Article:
God the Father’s plan, announced in the Old Testament, was to pour out his Spirit on all flesh.

5. All God’s actions are from the Father, through the Son, and finally reach their conclusion in the Holy Spirit.

Everything God does, God does in a unified way as Father, Son, and Holy Spirit. The works of God are not divided up and shared out among the persons of the Trinity, but are “inseparable operations” in which the Father is the source, the Son is the center, and the Holy Spirit is the end. This “from-through-in” structure of Trinitarian action means that when we encounter the Holy Spirit, we are not just experiencing the isolated action of one person of the Trinity—as if there were such isolated actions! Instead, when we meet the Holy Spirit we are caught up into the consummating work of the Spirit doing what he does from the Father through the Son. Conversely, when we approach God in the Spirit, we are moving experientially back along that same trajectory: in the Spirit, through the Son, to the Father (Eph. 2:18). There is a comprehensiveness in the Spirit’s work, to which we should be alert. It stems from his place in the Trinity, and works its way out in our relation to God.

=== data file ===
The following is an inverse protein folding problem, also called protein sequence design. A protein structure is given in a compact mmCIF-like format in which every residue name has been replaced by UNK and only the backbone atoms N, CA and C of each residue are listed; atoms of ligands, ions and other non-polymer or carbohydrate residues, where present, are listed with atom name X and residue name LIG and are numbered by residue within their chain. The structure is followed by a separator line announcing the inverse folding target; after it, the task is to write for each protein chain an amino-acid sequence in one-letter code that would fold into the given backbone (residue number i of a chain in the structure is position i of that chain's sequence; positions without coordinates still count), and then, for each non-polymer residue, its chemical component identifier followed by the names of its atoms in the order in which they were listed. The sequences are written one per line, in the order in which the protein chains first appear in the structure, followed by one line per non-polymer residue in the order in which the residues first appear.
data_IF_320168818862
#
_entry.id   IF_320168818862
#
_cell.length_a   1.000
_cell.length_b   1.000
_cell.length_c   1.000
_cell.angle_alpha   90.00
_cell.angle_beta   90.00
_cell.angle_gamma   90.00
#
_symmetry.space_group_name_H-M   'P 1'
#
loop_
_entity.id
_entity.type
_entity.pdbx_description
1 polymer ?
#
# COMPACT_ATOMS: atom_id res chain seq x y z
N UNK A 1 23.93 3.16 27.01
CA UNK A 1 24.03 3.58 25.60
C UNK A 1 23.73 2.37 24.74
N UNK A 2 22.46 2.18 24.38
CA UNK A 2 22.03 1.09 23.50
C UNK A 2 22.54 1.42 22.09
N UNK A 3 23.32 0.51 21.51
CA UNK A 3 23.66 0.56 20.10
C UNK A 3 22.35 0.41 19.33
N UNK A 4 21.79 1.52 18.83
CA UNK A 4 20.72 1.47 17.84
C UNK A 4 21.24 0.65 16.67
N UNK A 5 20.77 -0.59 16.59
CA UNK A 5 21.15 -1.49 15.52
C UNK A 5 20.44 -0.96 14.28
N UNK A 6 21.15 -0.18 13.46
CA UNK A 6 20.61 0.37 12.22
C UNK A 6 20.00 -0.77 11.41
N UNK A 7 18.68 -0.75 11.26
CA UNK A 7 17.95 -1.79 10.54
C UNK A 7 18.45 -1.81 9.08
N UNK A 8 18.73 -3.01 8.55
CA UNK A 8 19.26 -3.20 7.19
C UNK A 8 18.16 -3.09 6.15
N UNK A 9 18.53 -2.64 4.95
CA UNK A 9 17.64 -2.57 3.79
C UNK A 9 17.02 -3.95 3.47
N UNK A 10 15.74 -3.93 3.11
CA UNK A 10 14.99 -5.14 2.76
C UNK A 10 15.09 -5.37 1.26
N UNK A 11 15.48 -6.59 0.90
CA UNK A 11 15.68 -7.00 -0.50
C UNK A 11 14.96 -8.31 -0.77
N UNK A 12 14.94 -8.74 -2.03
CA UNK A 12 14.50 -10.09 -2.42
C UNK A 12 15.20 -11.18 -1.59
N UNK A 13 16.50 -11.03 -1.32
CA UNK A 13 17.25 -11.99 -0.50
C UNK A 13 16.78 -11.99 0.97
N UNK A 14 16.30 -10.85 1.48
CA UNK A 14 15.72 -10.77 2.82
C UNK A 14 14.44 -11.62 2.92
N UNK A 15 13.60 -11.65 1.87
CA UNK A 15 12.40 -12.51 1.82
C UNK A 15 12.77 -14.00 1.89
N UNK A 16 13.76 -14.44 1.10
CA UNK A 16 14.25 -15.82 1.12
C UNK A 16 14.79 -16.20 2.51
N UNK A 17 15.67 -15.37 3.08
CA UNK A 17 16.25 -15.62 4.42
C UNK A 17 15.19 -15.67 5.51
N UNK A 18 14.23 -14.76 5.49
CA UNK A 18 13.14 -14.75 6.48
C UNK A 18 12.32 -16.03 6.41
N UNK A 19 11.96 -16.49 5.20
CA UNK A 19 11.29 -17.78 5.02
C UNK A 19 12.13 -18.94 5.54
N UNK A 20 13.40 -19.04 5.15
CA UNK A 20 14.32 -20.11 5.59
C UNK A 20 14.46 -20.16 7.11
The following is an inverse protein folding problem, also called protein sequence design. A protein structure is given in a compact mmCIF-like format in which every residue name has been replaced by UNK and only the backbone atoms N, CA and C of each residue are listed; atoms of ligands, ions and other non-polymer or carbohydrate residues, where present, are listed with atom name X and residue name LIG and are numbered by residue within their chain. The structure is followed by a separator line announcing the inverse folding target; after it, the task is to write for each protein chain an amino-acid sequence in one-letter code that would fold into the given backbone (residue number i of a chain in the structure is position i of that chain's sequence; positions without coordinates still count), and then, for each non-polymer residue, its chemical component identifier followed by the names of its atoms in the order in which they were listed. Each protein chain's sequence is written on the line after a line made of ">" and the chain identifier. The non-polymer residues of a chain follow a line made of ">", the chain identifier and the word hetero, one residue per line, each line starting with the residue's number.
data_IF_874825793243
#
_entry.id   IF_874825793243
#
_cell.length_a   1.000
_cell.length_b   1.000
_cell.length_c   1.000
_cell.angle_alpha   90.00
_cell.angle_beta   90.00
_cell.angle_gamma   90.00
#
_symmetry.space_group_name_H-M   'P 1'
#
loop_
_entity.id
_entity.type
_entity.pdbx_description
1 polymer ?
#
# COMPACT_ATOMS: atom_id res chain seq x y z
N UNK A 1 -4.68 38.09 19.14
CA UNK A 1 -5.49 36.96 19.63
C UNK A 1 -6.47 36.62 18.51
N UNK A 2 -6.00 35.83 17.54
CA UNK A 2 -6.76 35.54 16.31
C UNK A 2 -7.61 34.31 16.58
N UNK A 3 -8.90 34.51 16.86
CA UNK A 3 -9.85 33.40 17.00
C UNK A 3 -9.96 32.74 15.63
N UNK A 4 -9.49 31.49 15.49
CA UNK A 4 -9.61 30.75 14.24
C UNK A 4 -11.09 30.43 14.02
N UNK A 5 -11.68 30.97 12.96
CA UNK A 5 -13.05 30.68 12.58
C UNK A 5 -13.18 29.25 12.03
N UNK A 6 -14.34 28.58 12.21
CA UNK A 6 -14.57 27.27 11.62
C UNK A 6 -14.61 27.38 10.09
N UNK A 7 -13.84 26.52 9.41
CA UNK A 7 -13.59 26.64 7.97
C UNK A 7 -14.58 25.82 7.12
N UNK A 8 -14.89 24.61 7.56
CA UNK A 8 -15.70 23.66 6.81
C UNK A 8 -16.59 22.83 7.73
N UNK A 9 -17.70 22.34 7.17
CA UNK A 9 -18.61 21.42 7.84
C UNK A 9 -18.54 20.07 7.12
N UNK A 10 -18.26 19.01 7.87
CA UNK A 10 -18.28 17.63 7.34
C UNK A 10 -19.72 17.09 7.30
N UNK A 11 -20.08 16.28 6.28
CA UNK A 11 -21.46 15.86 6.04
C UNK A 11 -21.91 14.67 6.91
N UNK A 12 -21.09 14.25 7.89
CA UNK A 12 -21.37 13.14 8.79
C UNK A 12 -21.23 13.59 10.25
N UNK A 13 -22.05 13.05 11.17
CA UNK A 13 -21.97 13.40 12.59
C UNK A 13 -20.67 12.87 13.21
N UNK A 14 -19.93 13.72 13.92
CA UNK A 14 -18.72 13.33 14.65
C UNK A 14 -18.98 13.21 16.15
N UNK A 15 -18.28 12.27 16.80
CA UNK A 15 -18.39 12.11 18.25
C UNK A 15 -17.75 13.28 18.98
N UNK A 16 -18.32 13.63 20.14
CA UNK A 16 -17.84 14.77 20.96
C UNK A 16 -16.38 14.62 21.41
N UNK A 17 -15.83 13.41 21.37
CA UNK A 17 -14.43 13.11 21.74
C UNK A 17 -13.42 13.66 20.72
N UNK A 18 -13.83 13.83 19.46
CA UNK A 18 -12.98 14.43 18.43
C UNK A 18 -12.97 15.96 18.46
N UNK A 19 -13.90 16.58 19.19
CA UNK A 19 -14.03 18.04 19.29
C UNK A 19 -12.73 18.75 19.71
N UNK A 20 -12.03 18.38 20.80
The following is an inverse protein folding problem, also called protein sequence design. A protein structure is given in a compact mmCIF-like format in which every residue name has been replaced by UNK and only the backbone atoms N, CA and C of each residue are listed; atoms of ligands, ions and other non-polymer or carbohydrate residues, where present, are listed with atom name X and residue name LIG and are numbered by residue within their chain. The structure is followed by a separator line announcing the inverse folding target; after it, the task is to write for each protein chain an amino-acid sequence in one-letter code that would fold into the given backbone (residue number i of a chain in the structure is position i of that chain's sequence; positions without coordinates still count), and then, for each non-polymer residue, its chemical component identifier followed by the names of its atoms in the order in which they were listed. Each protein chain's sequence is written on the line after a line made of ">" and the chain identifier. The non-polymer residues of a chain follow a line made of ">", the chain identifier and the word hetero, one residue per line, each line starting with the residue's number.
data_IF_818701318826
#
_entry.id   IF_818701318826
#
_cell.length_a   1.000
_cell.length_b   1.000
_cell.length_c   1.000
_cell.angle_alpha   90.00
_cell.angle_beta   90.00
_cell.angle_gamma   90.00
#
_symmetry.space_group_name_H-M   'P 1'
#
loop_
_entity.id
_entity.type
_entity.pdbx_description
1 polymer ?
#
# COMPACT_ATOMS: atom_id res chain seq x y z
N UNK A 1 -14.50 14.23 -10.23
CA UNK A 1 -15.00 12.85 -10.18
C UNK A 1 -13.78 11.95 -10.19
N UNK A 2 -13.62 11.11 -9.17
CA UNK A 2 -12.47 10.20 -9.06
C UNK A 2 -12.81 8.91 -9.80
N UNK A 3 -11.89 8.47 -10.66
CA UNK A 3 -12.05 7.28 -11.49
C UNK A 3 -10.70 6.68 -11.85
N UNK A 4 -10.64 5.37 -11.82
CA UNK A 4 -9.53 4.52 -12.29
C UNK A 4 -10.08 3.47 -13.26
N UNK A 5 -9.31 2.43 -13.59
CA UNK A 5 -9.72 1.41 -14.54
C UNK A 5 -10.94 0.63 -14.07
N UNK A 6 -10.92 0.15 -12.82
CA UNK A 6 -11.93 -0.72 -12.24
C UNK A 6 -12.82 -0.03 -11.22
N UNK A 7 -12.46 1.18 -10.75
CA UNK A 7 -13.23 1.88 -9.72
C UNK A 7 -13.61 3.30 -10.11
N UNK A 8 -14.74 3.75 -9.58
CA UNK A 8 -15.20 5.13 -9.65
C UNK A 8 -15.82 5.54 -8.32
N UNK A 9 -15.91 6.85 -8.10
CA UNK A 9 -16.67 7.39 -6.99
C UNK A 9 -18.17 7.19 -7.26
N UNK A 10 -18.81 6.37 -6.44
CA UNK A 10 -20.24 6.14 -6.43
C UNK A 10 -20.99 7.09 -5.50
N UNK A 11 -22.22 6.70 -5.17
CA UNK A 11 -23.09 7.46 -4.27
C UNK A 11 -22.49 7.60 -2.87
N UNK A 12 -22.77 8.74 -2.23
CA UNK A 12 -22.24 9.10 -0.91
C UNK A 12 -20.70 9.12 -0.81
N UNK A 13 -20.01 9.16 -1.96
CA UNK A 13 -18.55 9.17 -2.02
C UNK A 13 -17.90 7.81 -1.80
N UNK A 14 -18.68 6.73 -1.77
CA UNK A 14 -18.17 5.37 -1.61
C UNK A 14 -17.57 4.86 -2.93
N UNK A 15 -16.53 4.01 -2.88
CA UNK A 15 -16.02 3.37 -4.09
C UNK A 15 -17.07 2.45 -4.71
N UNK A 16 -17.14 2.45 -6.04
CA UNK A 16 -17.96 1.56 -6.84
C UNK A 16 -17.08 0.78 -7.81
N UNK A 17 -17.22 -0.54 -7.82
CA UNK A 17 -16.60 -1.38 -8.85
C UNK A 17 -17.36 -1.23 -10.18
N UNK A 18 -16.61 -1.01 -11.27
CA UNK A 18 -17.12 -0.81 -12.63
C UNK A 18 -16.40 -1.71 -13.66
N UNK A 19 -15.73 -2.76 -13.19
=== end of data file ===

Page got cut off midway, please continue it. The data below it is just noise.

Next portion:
6. The Holy Spirit has several names in Scripture.